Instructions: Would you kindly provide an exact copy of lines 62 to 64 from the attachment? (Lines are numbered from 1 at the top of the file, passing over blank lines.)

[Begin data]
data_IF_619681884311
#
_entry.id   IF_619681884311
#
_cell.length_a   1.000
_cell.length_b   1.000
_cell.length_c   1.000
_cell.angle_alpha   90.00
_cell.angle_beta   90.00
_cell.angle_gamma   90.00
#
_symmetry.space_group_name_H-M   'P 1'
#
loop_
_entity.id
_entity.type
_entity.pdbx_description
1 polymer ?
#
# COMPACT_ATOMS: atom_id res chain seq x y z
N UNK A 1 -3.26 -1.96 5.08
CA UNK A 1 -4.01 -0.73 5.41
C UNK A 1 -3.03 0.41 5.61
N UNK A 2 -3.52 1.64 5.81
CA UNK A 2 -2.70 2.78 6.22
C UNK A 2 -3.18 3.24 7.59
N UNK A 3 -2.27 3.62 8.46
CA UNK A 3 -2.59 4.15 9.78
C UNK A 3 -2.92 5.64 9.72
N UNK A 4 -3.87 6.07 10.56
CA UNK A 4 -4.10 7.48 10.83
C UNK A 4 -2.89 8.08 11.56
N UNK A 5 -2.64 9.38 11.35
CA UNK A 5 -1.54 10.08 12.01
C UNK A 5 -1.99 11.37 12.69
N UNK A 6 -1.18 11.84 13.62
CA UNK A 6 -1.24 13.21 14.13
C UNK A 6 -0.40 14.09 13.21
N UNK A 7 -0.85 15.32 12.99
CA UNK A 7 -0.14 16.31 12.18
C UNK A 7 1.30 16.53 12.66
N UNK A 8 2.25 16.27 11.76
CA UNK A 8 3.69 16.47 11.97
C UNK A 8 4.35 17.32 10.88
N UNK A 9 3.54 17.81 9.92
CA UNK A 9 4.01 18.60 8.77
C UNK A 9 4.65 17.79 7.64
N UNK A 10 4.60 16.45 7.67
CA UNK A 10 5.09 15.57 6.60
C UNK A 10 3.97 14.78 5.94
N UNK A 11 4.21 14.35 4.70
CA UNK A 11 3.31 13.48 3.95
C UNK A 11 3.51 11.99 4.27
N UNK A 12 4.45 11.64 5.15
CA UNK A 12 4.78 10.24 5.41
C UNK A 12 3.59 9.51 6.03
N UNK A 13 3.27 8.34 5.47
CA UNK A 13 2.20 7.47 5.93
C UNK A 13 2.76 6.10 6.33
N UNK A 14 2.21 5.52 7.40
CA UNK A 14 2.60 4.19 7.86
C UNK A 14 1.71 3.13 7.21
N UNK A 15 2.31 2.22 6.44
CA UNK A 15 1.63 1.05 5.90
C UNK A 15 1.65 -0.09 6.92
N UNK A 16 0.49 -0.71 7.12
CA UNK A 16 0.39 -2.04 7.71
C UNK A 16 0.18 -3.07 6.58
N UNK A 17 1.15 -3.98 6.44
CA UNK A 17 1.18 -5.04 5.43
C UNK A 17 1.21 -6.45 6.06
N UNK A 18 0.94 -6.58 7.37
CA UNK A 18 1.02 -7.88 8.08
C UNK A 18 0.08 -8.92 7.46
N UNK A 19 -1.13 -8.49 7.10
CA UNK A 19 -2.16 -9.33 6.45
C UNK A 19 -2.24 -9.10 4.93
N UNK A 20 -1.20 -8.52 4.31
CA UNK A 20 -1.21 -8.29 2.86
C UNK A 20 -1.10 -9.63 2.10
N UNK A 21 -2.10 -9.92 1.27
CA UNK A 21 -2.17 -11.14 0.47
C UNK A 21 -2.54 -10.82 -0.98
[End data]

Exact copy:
C UNK A 14 1.71 3.13 7.21
N UNK A 15 2.31 2.22 6.44
CA UNK A 15 1.63 1.05 5.90